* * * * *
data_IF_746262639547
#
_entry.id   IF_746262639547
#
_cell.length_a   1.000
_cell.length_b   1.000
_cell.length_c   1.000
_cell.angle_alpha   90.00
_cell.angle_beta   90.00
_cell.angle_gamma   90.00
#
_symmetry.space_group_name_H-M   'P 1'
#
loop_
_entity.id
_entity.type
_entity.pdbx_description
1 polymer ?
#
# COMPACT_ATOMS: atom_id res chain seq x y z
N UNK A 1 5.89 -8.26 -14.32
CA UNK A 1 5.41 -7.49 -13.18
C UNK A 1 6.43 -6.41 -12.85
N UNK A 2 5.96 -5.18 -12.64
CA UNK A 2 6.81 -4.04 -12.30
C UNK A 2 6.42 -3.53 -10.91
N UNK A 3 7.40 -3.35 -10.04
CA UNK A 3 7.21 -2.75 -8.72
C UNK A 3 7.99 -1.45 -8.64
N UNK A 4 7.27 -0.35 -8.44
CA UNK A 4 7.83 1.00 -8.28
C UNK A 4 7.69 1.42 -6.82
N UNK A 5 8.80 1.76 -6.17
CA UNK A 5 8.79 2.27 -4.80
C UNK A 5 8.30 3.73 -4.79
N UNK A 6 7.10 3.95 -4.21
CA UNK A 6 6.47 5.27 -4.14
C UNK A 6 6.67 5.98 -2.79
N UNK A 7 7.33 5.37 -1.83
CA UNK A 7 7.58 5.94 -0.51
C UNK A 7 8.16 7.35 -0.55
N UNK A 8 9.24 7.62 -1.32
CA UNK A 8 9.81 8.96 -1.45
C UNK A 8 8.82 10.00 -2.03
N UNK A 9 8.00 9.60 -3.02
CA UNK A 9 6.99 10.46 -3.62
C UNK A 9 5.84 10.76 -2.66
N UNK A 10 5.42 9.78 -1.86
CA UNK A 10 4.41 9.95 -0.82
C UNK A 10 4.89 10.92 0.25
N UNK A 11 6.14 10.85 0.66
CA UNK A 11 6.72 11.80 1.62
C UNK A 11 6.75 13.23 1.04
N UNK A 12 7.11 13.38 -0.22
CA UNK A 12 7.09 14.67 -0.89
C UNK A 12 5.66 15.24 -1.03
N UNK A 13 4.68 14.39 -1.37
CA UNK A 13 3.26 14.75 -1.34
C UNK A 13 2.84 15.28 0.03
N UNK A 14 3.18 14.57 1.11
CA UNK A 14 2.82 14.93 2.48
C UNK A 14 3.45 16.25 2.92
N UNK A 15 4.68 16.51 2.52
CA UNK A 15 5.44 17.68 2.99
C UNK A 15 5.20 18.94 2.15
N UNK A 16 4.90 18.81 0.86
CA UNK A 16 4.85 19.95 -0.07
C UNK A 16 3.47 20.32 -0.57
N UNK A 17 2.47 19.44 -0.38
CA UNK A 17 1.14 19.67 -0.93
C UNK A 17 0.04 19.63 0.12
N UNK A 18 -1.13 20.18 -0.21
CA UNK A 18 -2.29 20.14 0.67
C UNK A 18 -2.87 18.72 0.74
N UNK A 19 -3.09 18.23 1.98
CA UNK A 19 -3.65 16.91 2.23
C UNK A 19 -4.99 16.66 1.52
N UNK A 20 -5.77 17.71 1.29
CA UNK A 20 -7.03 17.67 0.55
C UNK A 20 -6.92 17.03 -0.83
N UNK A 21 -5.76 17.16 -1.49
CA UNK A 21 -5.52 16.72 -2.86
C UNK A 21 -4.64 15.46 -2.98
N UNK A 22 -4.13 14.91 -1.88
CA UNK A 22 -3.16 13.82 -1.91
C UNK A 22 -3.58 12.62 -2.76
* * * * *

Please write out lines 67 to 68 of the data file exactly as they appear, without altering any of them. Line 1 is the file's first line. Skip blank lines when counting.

CA UNK A 16 4.85 19.95 -0.07
C UNK A 16 3.47 20.32 -0.57